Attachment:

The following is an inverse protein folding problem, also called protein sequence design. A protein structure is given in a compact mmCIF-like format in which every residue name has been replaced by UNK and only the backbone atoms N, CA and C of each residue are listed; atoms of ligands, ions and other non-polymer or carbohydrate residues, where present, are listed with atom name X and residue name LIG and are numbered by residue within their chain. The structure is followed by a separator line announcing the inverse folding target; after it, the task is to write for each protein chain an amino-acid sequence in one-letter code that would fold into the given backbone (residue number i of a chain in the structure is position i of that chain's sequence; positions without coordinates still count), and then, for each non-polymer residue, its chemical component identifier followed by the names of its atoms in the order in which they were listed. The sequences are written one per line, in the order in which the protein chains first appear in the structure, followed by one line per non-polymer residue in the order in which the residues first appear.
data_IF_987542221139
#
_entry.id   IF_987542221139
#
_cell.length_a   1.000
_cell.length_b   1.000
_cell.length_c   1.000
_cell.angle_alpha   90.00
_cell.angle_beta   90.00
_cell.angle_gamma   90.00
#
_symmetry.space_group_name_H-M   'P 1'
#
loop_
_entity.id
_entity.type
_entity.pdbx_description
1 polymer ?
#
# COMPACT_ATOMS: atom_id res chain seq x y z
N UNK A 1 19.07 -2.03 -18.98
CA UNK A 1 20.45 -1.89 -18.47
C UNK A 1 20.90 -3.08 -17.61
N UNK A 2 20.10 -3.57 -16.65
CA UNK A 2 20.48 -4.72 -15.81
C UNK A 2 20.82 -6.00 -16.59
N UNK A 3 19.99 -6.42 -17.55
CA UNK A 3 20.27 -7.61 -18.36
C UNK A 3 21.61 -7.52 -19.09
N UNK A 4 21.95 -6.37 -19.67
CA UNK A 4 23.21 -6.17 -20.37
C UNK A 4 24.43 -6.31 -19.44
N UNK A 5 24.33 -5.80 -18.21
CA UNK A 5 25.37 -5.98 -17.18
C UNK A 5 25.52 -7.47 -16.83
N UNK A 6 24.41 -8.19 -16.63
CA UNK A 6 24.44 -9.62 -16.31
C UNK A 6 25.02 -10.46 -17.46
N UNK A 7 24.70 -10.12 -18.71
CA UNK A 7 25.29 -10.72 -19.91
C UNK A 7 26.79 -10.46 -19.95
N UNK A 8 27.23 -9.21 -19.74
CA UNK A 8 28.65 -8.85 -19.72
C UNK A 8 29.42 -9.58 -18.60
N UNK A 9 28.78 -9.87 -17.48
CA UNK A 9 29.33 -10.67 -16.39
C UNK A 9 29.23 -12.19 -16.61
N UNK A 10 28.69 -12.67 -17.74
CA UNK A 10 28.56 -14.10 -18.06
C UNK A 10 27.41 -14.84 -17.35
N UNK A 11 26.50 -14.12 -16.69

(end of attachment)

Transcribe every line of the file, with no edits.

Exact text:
The following is an inverse protein folding problem, also called protein sequence design. A protein structure is given in a compact mmCIF-like format in which every residue name has been replaced by UNK and only the backbone atoms N, CA and C of each residue are listed; atoms of ligands, ions and other non-polymer or carbohydrate residues, where present, are listed with atom name X and residue name LIG and are numbered by residue within their chain. The structure is followed by a separator line announcing the inverse folding target; after it, the task is to write for each protein chain an amino-acid sequence in one-letter code that would fold into the given backbone (residue number i of a chain in the structure is position i of that chain's sequence; positions without coordinates still count), and then, for each non-polymer residue, its chemical component identifier followed by the names of its atoms in the order in which they were listed. The sequences are written one per line, in the order in which the protein chains first appear in the structure, followed by one line per non-polymer residue in the order in which the residues first appear.
data_IF_987542221139
#
_entry.id   IF_987542221139
#
_cell.length_a   1.000
_cell.length_b   1.000
_cell.length_c   1.000
_cell.angle_alpha   90.00
_cell.angle_beta   90.00
_cell.angle_gamma   90.00
#
_symmetry.space_group_name_H-M   'P 1'
#
loop_
_entity.id
_entity.type
_entity.pdbx_description
1 polymer ?
#
# COMPACT_ATOMS: atom_id res chain seq x y z
N UNK A 1 19.07 -2.03 -18.98
CA UNK A 1 20.45 -1.89 -18.47
C UNK A 1 20.90 -3.08 -17.61
N UNK A 2 20.10 -3.57 -16.65
CA UNK A 2 20.48 -4.72 -15.81
C UNK A 2 20.82 -6.00 -16.59
N UNK A 3 19.99 -6.42 -17.55
CA UNK A 3 20.27 -7.61 -18.36
C UNK A 3 21.61 -7.52 -19.09
N UNK A 4 21.95 -6.37 -19.67
CA UNK A 4 23.21 -6.17 -20.37
C UNK A 4 24.43 -6.31 -19.44
N UNK A 5 24.33 -5.80 -18.21
CA UNK A 5 25.37 -5.98 -17.18
C UNK A 5 25.52 -7.47 -16.83
N UNK A 6 24.41 -8.19 -16.63
CA UNK A 6 24.44 -9.62 -16.31
C UNK A 6 25.02 -10.46 -17.46
N UNK A 7 24.70 -10.12 -18.71
CA UNK A 7 25.29 -10.72 -19.91
C UNK A 7 26.79 -10.46 -19.95
N UNK A 8 27.23 -9.21 -19.74
CA UNK A 8 28.65 -8.85 -19.72
C UNK A 8 29.42 -9.58 -18.60
N UNK A 9 28.78 -9.87 -17.48
CA UNK A 9 29.33 -10.67 -16.39
C UNK A 9 29.23 -12.19 -16.61
N UNK A 10 28.69 -12.67 -17.74
CA UNK A 10 28.56 -14.10 -18.06
C UNK A 10 27.41 -14.84 -17.35
N UNK A 11 26.50 -14.12 -16.69